The research team is researching the impact of a recent lawsuit against 37 non-PE compliant school districts in California on PE quality and quantity, and potential resulting unintended consequences. The researchers are conducting a qualitative study to assess districts’ and schools' perceptions of the lawsuit. They are also quantifying the impact of PE litigation on cardiovascular fitness among a diverse group of elementary students across California. The findings should inform future strategies to improve compliance with PE laws and improve student health.
The primary finding of the research project is that accountability for physical education (PE) matters. Interviewees reported that PE minutes increased in schools that were parties to the lawsuit, primarily due to lawsuit settlement requirements that mandated PE minute tracking and reporting, which increased accountability for PE.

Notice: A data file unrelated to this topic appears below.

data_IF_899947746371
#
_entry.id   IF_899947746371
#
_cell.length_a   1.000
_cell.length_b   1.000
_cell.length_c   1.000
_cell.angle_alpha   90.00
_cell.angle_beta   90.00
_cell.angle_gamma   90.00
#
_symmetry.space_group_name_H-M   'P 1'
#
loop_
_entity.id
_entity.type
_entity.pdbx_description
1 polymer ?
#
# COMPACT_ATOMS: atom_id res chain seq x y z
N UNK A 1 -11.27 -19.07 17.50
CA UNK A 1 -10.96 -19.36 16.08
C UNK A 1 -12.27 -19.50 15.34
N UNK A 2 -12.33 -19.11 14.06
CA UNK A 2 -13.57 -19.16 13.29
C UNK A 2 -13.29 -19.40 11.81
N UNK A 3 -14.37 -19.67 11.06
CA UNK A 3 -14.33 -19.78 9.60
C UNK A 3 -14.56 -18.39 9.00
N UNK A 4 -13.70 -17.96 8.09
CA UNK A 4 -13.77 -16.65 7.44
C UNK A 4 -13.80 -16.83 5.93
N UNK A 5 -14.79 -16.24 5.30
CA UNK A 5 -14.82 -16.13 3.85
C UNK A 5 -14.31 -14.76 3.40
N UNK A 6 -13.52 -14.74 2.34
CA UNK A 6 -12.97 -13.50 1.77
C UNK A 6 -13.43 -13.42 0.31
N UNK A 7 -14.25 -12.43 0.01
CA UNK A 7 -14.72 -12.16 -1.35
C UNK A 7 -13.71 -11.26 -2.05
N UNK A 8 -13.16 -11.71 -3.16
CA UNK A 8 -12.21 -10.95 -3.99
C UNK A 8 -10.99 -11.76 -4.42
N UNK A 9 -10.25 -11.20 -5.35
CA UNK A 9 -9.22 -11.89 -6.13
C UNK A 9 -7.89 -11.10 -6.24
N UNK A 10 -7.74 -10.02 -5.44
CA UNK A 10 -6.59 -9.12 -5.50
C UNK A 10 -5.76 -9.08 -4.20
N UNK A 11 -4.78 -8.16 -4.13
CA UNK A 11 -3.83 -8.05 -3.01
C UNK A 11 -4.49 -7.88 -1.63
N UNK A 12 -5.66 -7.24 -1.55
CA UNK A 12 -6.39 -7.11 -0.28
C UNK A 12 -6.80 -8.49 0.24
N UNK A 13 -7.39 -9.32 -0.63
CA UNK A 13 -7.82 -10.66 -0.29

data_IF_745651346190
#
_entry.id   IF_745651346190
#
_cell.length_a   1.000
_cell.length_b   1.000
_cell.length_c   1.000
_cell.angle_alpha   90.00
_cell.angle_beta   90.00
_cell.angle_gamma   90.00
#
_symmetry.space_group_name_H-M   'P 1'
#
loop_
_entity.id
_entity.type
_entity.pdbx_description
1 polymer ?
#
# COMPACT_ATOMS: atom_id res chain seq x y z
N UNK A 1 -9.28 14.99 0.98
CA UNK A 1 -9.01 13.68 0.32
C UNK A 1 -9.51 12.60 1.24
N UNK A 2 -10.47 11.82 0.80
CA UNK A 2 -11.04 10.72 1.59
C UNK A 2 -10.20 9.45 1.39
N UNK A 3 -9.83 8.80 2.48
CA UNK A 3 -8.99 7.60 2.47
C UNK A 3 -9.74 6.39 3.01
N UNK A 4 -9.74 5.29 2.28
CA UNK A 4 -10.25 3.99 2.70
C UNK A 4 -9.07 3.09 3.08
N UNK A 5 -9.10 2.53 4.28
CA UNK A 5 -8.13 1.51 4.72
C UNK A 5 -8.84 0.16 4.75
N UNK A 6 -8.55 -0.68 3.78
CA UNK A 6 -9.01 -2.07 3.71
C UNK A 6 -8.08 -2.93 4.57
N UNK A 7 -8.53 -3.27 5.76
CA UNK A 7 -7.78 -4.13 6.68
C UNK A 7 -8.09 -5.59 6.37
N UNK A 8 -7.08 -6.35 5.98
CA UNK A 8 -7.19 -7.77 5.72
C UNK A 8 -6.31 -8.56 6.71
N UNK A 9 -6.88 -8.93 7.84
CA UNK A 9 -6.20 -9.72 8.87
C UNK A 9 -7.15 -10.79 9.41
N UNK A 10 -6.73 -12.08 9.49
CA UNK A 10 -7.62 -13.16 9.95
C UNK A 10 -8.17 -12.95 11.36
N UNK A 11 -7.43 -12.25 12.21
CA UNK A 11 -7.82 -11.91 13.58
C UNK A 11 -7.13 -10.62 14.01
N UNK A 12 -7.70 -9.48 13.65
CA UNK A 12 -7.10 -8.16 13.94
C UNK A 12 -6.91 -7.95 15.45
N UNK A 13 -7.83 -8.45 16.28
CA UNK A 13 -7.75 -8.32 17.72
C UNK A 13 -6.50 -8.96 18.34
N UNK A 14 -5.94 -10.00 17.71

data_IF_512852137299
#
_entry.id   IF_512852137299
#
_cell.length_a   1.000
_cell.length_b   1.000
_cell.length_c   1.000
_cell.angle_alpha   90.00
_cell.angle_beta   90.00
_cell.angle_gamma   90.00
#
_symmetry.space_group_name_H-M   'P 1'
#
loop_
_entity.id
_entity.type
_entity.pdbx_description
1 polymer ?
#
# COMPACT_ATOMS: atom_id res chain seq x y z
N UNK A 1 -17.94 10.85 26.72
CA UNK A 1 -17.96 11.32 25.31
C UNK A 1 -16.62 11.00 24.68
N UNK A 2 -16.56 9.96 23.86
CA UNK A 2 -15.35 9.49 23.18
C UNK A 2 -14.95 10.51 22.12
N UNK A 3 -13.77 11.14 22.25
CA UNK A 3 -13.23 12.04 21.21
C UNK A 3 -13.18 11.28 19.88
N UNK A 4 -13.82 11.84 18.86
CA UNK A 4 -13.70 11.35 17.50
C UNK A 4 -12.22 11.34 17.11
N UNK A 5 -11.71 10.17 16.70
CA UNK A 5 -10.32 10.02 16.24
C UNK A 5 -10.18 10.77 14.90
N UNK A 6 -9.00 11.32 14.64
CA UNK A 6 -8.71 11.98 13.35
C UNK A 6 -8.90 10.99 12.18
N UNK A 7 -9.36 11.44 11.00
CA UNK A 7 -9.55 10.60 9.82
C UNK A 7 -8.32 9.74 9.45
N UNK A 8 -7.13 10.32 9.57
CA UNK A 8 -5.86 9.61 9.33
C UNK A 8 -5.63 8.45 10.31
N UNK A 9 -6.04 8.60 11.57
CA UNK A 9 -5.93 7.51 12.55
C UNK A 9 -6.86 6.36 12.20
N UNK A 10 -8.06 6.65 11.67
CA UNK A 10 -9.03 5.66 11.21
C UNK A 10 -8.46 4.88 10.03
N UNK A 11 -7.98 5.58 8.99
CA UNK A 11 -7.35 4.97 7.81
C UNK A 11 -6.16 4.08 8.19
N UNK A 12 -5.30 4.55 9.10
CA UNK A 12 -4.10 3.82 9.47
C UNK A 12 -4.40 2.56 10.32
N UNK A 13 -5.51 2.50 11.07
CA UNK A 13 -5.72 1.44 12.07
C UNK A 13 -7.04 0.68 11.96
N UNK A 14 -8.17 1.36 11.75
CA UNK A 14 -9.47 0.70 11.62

PE litigation led to a 1-percentage-point increase in the proportion of fifth-grade students meeting cardio–respiratory fitness standards (95% confidence interval [CI] = 0.03%, 2.0%). Effects were especially pronounced for female (1.3-percentage-point increase; 95% CI = 0.1%, 2.5%), African American (3.4-percentage-point increase; 95% CI = 0.5%, 6.2%), and low-income (2.8-percentage-point increase; 95% CI = 0.5%, 6.0%) students.
Health: Compliance with minimum PE standards measured via PE quality and quantity; student aerobic capacity assessed during a timed mile run, the Pacer Test (also known as the Beep Test), or a walk test.
Other: Changes in attitudes and behaviors of school and district personnel
Qualitative interviews with matched control school districts utilizing a combination of the constant comparative method (to generate new grounded theories from the data) and a thematic analysis approach to segment, categorize, and link the data based on predetermined theories established using PE interview data from previous studies on policy compliance.
Longitudinal design, with the lawsuits (the predictor), staggered in time (akin to a step-wedge design, without randomization) to look at changes in aerobic capacity between students in districts that were parties to one of three PE lawsuits and students in control districts (both in California and Texas). Secondary analyses will include models where the predictor is being named in a lawsuit, rather than settling the lawsuit, to shed light on the stage at which litigation begins to have an impact.